So what’s it all about?
Last month, in my post The birds and the bees I had a photo of a zucchini flower that I was very proud of. Everyone had advised me not to plant too many zucchini as I would be buried in them come harvest time, so I planted two seeds which both grew into nice seedlings which I later transplanted into the ground. They grew well, until one one was totally annihilated by slugs.
Something had nibbled at the fruit of the zucchini plant too.
I can live with some teeth marks, but I had cause for concern when I saw that the rest of the plant was drooping.
Something had eaten all the way through the stem at the base of the plant.
Distraught, I threw the plant in the compost and went to seek advice from my friend, neighbor and ace garden mentor, Al. My husband and I thought it was too big to be slugs, thinking that it might be squirrels, but Al said “Definitely slugs – come look at what they did to my potatoes!”
Expecting to see devastation in his garden, I climbed over the fence for a look. All I coluld say was “What are you putting on your garden?” Everything Al grows is huge compared to mine! Yes, a couple of his potato plants look a bit slug chewed, but wow, the rest of his garden made me green with envy!
For example, here is Al’s corn:
And here is mine:
My potatoes (and me being Irish too – oh the shame!)
Can anyone see a pattern emerging here?
Al says he uses Miracle Grow, but I’d been told in my gardening class that it wasn’t organic. Nevertheless, I wanted to run out and buy some – right away! But I wanted to be an organic gardener, and if I used the miracle grow would that rule out the “organicness” of my gardening?
Al also mentioned that he mulched his vegetables. This is something I have not done, I’ve never done it before and I just never got around to doing it. In my head I couldn’t see how it would make much difference – I figured it was just to keep the weeds down. Since I tend to weed a little every day, did I really need to do this? Also, if the mulch spilled over the green living plants would it hurt them? It seemed a hassle to me…
Bottom line, Al is a talented gardener with lots of experience and a real knack for growing stuff. I’m not going to even try to compete with him, but I do think that my veggies could do better, and so does he.
Next day, after fretting all night about should I go with miracle grow or not, then deciding that I wanted to stay in the organic camp, I went to the store to get more fertilizer. I usually go to a smaller independent store but it was closed, so I went to Orchard Supply Hardware instead and totally interrogated the staff about which liquid fertilizers were organic, nearly afraid to believe them when they said the fish emulsion – the cheapest one on the shelf. Coincidentally, today happens to be “Fertilizer Friday” with Tootsie Time.
I’d never come across this before and thought it was kind of ironic after the mental torture I put myself through on the fertilizer front this week!
In the end I decided to call the Master Gardeners hot-line to ask them two questions.
- Why are Al’s veggies bigger than mine?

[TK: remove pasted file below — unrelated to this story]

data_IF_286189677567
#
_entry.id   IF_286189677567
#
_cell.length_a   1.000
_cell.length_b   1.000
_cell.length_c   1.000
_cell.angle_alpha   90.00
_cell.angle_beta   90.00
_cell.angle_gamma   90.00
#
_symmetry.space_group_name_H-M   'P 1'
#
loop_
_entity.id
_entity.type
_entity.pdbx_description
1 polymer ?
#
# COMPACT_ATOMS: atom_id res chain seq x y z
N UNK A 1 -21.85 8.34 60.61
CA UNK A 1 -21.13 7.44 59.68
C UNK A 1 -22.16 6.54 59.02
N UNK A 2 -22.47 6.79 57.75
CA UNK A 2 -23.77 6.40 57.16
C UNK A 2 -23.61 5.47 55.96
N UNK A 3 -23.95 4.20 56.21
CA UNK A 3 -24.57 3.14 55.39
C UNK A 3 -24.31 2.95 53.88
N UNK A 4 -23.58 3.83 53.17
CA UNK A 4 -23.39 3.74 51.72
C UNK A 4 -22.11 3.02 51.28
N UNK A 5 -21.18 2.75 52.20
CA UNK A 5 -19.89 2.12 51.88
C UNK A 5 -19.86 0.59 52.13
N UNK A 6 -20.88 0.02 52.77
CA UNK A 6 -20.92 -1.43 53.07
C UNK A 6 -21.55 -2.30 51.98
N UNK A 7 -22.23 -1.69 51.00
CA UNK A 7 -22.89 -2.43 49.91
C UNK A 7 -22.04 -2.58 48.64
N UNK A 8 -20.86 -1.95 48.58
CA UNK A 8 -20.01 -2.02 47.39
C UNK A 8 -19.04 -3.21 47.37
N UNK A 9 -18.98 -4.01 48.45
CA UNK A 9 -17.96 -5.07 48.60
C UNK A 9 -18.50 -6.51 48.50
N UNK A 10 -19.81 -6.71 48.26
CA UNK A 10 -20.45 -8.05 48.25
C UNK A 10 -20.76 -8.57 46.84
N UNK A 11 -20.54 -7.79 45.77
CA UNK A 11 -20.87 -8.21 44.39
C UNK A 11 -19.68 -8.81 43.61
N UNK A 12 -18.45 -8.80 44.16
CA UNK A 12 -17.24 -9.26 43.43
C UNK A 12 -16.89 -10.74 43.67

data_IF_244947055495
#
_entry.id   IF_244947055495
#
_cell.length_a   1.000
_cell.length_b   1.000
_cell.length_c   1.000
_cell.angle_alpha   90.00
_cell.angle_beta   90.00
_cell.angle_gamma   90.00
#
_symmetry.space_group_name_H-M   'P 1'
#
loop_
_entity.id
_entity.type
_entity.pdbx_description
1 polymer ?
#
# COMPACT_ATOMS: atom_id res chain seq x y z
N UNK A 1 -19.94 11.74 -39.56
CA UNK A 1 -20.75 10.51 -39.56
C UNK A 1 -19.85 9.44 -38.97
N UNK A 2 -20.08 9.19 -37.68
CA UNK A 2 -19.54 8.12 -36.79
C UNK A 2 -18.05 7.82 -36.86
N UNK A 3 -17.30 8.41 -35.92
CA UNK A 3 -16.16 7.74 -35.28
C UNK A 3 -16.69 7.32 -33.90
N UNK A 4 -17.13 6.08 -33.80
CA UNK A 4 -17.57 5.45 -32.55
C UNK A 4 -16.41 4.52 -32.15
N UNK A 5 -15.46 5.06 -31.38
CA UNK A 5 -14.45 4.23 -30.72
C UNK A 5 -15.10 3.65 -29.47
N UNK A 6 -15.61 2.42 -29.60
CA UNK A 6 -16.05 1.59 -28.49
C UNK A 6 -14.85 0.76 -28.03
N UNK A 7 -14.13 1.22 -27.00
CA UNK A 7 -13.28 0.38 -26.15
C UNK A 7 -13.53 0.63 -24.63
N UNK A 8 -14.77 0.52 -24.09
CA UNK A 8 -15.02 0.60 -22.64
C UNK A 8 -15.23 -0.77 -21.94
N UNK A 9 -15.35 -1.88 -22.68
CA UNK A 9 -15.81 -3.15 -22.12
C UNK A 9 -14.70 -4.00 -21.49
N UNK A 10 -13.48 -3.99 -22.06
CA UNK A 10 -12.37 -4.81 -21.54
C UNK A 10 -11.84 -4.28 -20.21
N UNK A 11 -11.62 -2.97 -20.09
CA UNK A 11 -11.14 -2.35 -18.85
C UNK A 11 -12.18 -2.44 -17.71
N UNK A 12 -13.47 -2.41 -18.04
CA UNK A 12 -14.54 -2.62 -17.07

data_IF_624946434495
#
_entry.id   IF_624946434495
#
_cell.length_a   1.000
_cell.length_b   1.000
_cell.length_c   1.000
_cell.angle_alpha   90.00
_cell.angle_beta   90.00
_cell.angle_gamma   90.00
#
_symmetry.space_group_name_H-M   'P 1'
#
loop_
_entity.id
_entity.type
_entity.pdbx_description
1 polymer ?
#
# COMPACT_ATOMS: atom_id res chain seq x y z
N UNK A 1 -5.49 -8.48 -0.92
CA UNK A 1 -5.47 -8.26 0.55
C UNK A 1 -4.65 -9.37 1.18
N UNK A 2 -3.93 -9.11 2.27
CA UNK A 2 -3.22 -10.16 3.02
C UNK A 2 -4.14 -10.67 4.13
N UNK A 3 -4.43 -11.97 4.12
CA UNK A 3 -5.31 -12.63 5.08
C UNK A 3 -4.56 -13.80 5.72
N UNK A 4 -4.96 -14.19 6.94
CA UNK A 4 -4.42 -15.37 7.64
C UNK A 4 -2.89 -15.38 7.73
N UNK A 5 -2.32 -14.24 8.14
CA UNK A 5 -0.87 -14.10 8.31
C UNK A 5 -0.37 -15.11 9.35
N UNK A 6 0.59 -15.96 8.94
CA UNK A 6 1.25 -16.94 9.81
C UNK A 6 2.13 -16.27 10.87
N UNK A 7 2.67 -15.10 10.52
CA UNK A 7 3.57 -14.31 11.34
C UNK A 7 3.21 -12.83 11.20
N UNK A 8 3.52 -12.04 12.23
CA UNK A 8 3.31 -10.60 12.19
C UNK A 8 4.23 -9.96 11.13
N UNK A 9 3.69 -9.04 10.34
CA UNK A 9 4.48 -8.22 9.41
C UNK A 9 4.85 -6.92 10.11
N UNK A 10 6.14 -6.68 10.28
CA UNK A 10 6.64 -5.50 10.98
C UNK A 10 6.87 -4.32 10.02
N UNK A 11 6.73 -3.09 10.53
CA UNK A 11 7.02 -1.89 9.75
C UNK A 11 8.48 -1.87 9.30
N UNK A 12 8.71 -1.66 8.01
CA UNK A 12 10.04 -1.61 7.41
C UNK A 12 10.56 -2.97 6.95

- Why can’t I use Miracle Grow?
I have to say that the Master Gardeners is a great resource. The nice woman said that she didn’t think that the different fertilizers would cause such a difference in growth. Then she asked me if I mulched? When I told her I didn’t, she said that was it. I should try mulching with compost.
She said Miracle Grow wasn’t organic and the Master Gardeners didn’t recommend it. She couldn’t quite tell me why. After further research, I found out that Miracle Grow is made from chemicals designed to dissolve quickly in the soil. By no means is it poisonous, but it should be used in moderation as it can cause algal blooms in water supplies. If you want to garden organically “by the book” then don’t use it.
So, I opened up the bottom of my compost heap to get some mulch. All those slugs and snails that I sent to “jail” there blinked their eyes at the invasion of the harsh sunlight – these were the culprits who ate my plants. No more Mrs Nice Gal, I squashed every one I saw and came back last night with a torch to finish the job. I suppose you could say I broke the Peas Treaty.
With only enough home made compost for one plot, Al took me to get more organic compost. Bless him – he’s the best neighbor a gal could have! He even lent me his wheel barrow, and I set to with the mulching.
The plot in the background has been mulched with the compost we made, the left with the shop bought stuff and the one on the right has yet to be done. It makes the plants look really nice!
Growing in this plot, from the back forward are, tomatoes, pickling cucumber (from Judy in the gardening club), tiny eggplants, two potato plants, one left over turnip, carrots and spinach from last fall that is only now beginning to bolt!
Whilst my garden is sparse looking, I need to remind myself that it is the first year of gardening in the Californian climate, and as my husband pointed out, (as he tried to console me when I cried at dinner the other night about my veggies not growing! What a saddo!) we are eating from the garden on a continual basis, getting a dinner at least every second night.
As I dug up potatoes last night, I wondered if Katie Scarlette O Hara saw my garden would she be very convinced that she’d “never go hungry again” were she depending on it? Still, we had ample for the two of us for last nights dinner.
And we were treated to a dramatic sunset that turned the sky pink. Que “Tara’s Theme” – the sound track to “Gone with the Wind” – Da daaa da daaa…. da da daaaaa da da….da daaaaaa da da da….da da da daaaaaaaa!